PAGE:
|September 9, 2005|
In 2003, suicide was the 11th leading cause of death among persons of all ages in the United States. However, among young people aged 15 to 24, suicide, or intentional self-harm, was the third leading cause of death, with 3,921 deaths, following accidents/unintentional injuries (14,966 deaths) and assaults/homicides (5,148 deaths).1
The 2004 National Survey on Drug Use and Health (NSDUH) asked youths aged 12 to 17 about symptoms of depression, including thoughts about death or suicide. Major Depressive Episode (MDE) is defined as a period of at least 2 weeks when a person experienced a depressed mood or loss of interest or pleasure in daily activities and had at least five of the nine symptoms of depression as described in the Diagnostic and Statistical Manual of Mental Disorders (DSM-IV).2
The suicide-related questions asked youths if (during their worst or most recent3 episode of depression) they thought it would be better if they were dead, thought about killing themselves, and, if they had thought about killing themselves, whether they made a plan to kill themselves and whether they tried to kill themselves. This report presents estimates of the prevalence of lifetime MDE among youths. The report also presents the numbers and percentages of youths who had both lifetime MDE and suicidal thoughts.
An estimated 14 percent of youths aged 12 to 17, approximately 3.5 million youths, had experienced at least one MDE in their lifetime (Table 1). Almost 20 percent of females aged 12 to 17 and 8.5 percent of males had at least one of these depressive episodes. Rates of lifetime MDE were similar among racial/ethnic groups and increased with age.
|Table 1. Numbers (in Thousands) and Percentages of Youths Aged 12 to 17 Reporting a Major Depressive Episode (MDE) in Their Lifetime: 2004|
Among youths aged 12 to 17, about 9 percent, an estimated 2.3 million youths, had experienced MDE in their lifetime and thought, during their worst or most recent MDE, that it would be better if they were dead. Over 7 percent, an estimated 1.8 million youths, thought about killing themselves at the time of their worst or most recent MDE.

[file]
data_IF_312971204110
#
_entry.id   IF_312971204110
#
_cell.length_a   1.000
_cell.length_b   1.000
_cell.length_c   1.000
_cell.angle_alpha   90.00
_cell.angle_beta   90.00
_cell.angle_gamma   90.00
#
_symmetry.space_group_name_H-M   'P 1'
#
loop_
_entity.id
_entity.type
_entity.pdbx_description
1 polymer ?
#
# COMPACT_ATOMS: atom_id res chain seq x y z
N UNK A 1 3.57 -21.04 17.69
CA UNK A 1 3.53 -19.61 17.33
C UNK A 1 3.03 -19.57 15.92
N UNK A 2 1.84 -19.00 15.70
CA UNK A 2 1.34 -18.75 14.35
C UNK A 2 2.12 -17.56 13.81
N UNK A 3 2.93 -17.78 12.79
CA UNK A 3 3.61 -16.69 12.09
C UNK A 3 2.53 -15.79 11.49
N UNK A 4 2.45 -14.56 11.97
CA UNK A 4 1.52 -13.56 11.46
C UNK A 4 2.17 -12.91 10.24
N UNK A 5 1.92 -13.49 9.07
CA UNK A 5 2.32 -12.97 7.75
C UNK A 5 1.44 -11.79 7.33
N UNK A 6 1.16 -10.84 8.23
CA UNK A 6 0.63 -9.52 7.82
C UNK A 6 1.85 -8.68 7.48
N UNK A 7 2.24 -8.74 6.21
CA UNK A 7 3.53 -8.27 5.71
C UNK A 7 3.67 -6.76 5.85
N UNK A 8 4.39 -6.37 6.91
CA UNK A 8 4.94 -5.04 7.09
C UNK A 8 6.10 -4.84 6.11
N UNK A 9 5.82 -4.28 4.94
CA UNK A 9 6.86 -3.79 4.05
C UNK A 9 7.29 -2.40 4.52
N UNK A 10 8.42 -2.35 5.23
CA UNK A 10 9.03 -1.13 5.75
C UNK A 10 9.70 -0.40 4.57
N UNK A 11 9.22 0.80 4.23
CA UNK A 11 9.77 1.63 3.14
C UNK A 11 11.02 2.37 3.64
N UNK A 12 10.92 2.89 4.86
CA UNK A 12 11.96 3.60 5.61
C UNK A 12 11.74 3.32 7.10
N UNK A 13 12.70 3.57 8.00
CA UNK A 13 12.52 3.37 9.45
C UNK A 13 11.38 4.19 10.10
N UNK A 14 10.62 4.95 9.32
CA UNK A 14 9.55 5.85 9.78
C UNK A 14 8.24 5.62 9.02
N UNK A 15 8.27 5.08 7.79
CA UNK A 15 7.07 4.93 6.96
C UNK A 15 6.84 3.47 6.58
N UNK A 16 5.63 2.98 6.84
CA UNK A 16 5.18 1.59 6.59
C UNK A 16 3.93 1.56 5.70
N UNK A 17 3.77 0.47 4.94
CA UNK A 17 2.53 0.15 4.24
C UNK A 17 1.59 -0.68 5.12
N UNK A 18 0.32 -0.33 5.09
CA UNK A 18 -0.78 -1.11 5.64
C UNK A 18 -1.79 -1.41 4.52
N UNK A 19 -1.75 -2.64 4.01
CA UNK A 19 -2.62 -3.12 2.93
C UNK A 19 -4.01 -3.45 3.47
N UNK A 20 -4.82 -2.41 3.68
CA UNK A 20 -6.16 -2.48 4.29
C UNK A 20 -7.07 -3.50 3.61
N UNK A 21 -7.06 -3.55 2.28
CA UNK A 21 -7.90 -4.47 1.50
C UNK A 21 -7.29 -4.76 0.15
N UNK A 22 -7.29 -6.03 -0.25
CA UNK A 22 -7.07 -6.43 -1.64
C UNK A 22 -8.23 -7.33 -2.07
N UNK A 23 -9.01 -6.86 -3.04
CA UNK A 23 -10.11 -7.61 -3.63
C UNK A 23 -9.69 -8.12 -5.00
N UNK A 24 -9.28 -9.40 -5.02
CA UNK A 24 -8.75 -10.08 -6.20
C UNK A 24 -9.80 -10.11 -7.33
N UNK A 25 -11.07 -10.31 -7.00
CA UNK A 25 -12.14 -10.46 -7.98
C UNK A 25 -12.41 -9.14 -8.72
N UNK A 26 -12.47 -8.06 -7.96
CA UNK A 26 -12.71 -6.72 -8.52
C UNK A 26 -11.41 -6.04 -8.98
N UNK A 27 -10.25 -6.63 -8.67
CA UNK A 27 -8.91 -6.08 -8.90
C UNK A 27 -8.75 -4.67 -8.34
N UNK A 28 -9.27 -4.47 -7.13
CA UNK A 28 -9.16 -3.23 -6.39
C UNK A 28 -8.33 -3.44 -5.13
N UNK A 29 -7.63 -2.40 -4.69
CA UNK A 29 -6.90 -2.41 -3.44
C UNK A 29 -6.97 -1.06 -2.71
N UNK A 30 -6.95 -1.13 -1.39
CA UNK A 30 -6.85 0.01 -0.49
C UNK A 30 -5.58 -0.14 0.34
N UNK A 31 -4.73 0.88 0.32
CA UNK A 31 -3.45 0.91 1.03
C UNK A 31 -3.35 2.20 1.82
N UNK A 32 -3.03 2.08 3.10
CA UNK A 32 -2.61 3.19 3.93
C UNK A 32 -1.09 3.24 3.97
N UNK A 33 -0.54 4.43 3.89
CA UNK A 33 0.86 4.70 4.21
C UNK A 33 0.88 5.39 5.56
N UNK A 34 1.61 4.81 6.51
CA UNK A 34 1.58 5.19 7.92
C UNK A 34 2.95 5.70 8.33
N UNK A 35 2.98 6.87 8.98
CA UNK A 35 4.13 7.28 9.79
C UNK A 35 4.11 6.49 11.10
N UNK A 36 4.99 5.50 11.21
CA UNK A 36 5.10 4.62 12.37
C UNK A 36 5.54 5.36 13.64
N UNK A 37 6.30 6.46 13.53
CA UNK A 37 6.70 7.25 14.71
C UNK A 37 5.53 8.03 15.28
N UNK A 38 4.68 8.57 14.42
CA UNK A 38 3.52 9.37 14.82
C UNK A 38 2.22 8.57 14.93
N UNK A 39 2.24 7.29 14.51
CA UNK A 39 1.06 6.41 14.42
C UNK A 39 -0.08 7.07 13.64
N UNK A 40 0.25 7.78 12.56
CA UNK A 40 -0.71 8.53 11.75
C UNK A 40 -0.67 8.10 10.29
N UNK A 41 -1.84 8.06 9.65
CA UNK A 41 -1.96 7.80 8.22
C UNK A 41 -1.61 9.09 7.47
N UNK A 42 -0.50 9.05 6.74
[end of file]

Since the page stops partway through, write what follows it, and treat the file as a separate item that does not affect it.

Females aged 12 to 17 were significantly more likely than their male peers to have had MDE and to report thinking about suicide and believing it would be better if they were dead (Figure 1).
Both 14 or 15 year olds and 16 or 17 year olds were significantly more likely than those aged 12 or 13 to have had MDE accompanied by thoughts that it would be better if they were dead and thoughts about committing suicide (Figure 2).
MDE with suicidal thoughts did not vary by urbanicity.4 Youths in large metropolitan areas, small metropolitan areas, and non-metropolitan areas were equally likely to have MDE with suicidal thoughts.
|Figure 1. Percentages of Youths Aged 12 to 17 with Major Depressive Episode (MDE) in Their Lifetime and Suicidal Thoughts, by Gender: 2004||Figure 2. Percentages of Youths Aged 12 to 17 with Major Depressive Episode (MDE) in Their Lifetime and Suicidal Thoughts, by Age Group: 2004|
An estimated 900,000 youths, or 3.6 percent of 12 to 17 year olds, made a plan to kill themselves at the time they were having their worst or most recent MDE. An estimated 712,000 youths had tried to kill themselves during such an episode; this represents 2.9 percent of those aged 12 to 17.
Female youths were more likely than male youths to have had MDE and made a plan to kill themselves (5.6 percent of females and 1.7 percent of males) or to have attempted suicide (4.7 percent of females and 1.1 percent of males).
* Low precision; estimate not reported
Source: SAMHSA, 2004 NSDUH
|The National Survey on Drug Use and Health (NSDUH) is an annual survey sponsored by the Substance Abuse and Mental Health Services Administration (SAMHSA). Prior to 2002, this survey was called the National Household Survey on Drug Abuse (NHSDA). The 2004 data used in this report are based on information obtained from 22,301 persons aged 12 to 17, of whom 3,179 were classified as having a major depressive episode (MDE) in their lifetime. The survey collects data by administering questionnaires to a representative sample of the population through face-to-face interviews at their place of residence.
The NSDUH Report is prepared by the Office of Applied Studies (OAS), SAMHSA, and by RTI International in Research Triangle Park, North Carolina. (RTI International is a trade name of Research Triangle Institute.)
Information and data for this issue are based on the following publication and statistics:
Office of Applied Studies. (2005). Results from the 2004 National Survey on Drug Use and Health: National findings (DHHS Publication No. SMA 05-4062, NSDUH Series H-28). Rockville, MD: Substance Abuse and Mental Health Services Administration.
Also available online: http://www.oas.samhsa.gov
Because of improvements and modifications to the 2002 NSDUH, estimates from the 2004 survey should not be compared with estimates from the 2001 or earlier versions of the survey to examine changes over time.
The NSDUH Report (formerly The NHSDA Report) is published periodically by the Office of Applied Studies, Substance Abuse and Mental Health Services Administration (SAMHSA). All material appearing in this report is in the public domain and may be reproduced or copied without permission from SAMHSA. Additional copies of this report or other reports from the Office of Applied Studies are available on-line: http://www.oas.samhsa.gov. Citation of the source is appreciated. For questions about this report please e-mail: email@example.com.
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